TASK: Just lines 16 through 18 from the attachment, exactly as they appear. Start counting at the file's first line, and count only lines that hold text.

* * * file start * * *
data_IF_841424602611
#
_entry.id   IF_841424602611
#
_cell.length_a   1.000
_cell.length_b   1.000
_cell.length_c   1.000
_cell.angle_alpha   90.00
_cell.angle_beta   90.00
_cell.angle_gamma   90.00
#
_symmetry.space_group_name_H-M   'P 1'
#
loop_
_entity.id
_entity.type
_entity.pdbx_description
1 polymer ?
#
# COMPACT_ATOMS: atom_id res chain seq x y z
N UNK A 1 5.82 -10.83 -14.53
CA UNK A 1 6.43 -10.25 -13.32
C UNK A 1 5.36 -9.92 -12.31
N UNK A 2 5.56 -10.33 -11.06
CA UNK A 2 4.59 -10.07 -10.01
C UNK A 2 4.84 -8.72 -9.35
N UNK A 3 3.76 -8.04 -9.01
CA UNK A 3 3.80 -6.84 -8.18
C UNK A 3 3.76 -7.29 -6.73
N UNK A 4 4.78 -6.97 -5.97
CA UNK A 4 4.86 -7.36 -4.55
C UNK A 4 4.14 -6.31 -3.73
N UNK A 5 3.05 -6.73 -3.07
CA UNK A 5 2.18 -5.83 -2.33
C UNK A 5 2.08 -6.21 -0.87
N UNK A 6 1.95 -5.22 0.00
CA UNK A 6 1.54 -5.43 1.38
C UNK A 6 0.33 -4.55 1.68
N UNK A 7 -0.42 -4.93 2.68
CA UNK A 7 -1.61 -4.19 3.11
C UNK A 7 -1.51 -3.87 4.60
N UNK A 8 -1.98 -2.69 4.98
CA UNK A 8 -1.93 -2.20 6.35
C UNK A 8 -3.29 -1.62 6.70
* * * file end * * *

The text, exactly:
_entity.type
_entity.pdbx_description
1 polymer ?